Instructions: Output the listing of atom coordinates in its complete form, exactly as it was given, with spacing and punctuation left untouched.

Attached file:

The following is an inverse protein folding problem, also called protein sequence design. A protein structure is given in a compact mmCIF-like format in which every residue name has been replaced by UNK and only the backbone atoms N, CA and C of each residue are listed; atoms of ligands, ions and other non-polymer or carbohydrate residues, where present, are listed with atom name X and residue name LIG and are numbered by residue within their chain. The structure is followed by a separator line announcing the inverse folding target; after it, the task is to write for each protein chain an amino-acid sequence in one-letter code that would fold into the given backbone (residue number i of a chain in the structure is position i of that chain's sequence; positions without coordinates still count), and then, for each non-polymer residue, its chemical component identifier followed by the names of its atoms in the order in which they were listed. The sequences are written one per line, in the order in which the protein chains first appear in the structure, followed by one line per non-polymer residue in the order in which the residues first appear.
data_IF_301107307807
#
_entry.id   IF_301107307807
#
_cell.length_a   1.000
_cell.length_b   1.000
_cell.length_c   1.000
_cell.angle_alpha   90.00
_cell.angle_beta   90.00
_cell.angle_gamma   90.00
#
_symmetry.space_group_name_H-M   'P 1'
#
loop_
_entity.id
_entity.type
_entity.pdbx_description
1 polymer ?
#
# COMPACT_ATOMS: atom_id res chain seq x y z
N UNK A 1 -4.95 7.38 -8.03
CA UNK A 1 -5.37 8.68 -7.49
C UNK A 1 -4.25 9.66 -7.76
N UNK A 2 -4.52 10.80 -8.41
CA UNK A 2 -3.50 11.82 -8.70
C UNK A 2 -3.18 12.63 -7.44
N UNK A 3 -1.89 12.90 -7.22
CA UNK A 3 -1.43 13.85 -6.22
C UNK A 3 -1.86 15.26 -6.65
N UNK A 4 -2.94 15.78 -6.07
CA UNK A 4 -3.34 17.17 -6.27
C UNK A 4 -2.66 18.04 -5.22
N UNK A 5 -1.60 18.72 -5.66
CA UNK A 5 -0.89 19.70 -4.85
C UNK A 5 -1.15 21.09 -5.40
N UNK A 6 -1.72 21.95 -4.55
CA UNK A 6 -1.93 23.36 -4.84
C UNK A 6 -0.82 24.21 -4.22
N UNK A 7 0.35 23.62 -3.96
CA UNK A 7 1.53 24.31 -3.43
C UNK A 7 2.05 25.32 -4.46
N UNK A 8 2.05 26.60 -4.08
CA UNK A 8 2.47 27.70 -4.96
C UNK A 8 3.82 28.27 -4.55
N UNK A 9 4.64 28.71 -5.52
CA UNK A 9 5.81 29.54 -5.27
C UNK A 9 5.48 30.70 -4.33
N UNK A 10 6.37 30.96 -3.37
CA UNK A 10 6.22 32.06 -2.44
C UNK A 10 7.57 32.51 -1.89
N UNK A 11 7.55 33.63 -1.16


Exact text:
The following is an inverse protein folding problem, also called protein sequence design. A protein structure is given in a compact mmCIF-like format in which every residue name has been replaced by UNK and only the backbone atoms N, CA and C of each residue are listed; atoms of ligands, ions and other non-polymer or carbohydrate residues, where present, are listed with atom name X and residue name LIG and are numbered by residue within their chain. The structure is followed by a separator line announcing the inverse folding target; after it, the task is to write for each protein chain an amino-acid sequence in one-letter code that would fold into the given backbone (residue number i of a chain in the structure is position i of that chain's sequence; positions without coordinates still count), and then, for each non-polymer residue, its chemical component identifier followed by the names of its atoms in the order in which they were listed. The sequences are written one per line, in the order in which the protein chains first appear in the structure, followed by one line per non-polymer residue in the order in which the residues first appear.
data_IF_301107307807
#
_entry.id   IF_301107307807
#
_cell.length_a   1.000
_cell.length_b   1.000
_cell.length_c   1.000
_cell.angle_alpha   90.00
_cell.angle_beta   90.00
_cell.angle_gamma   90.00
#
_symmetry.space_group_name_H-M   'P 1'
#
loop_
_entity.id
_entity.type
_entity.pdbx_description
1 polymer ?
#
# COMPACT_ATOMS: atom_id res chain seq x y z
N UNK A 1 -4.95 7.38 -8.03
CA UNK A 1 -5.37 8.68 -7.49
C UNK A 1 -4.25 9.66 -7.76
N UNK A 2 -4.52 10.80 -8.41
CA UNK A 2 -3.50 11.82 -8.70
C UNK A 2 -3.18 12.63 -7.44
N UNK A 3 -1.89 12.90 -7.22
CA UNK A 3 -1.43 13.85 -6.22
C UNK A 3 -1.86 15.26 -6.65
N UNK A 4 -2.94 15.78 -6.07
CA UNK A 4 -3.34 17.17 -6.27
C UNK A 4 -2.66 18.04 -5.22
N UNK A 5 -1.60 18.72 -5.66
CA UNK A 5 -0.89 19.70 -4.85
C UNK A 5 -1.15 21.09 -5.40
N UNK A 6 -1.72 21.95 -4.55
CA UNK A 6 -1.93 23.36 -4.84
C UNK A 6 -0.82 24.21 -4.22
N UNK A 7 0.35 23.62 -3.96
CA UNK A 7 1.53 24.31 -3.43
C UNK A 7 2.05 25.32 -4.46
N UNK A 8 2.05 26.60 -4.08
CA UNK A 8 2.47 27.70 -4.96
C UNK A 8 3.82 28.27 -4.55
N UNK A 9 4.64 28.71 -5.52
CA UNK A 9 5.81 29.54 -5.27
C UNK A 9 5.48 30.70 -4.33
N UNK A 10 6.37 30.96 -3.37
CA UNK A 10 6.22 32.06 -2.44
C UNK A 10 7.57 32.51 -1.89
N UNK A 11 7.55 33.63 -1.16